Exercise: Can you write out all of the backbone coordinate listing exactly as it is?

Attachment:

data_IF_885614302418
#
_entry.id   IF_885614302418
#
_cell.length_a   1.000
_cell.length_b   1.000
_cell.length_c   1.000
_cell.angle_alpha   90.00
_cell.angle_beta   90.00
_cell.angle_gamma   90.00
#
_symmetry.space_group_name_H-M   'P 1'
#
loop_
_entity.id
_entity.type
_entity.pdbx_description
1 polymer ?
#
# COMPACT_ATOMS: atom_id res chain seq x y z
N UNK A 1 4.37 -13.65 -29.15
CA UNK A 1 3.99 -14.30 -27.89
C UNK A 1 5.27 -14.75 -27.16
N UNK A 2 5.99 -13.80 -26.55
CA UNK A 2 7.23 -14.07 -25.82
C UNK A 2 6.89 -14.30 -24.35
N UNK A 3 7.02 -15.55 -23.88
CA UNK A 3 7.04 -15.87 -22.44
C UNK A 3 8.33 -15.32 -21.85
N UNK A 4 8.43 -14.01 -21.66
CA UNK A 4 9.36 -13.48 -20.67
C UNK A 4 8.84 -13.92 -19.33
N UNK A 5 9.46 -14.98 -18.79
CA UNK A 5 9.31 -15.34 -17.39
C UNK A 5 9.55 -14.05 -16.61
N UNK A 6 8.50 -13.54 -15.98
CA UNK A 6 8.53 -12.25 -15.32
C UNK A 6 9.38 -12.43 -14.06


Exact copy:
data_IF_885614302418
#
_entry.id   IF_885614302418
#
_cell.length_a   1.000
_cell.length_b   1.000
_cell.length_c   1.000
_cell.angle_alpha   90.00
_cell.angle_beta   90.00
_cell.angle_gamma   90.00
#
_symmetry.space_group_name_H-M   'P 1'
#
loop_
_entity.id
_entity.type
_entity.pdbx_description
1 polymer ?
#
# COMPACT_ATOMS: atom_id res chain seq x y z
N UNK A 1 4.37 -13.65 -29.15
CA UNK A 1 3.99 -14.30 -27.89
C UNK A 1 5.27 -14.75 -27.16
N UNK A 2 5.99 -13.80 -26.55
CA UNK A 2 7.23 -14.07 -25.82
C UNK A 2 6.89 -14.30 -24.35
N UNK A 3 7.02 -15.55 -23.88
CA UNK A 3 7.04 -15.87 -22.44
C UNK A 3 8.33 -15.32 -21.85
N UNK A 4 8.43 -14.01 -21.66
CA UNK A 4 9.36 -13.48 -20.67
C UNK A 4 8.84 -13.92 -19.33
N UNK A 5 9.46 -14.98 -18.79
CA UNK A 5 9.31 -15.34 -17.39
C UNK A 5 9.55 -14.05 -16.61
N UNK A 6 8.50 -13.54 -15.98
CA UNK A 6 8.53 -12.25 -15.32
C UNK A 6 9.38 -12.43 -14.06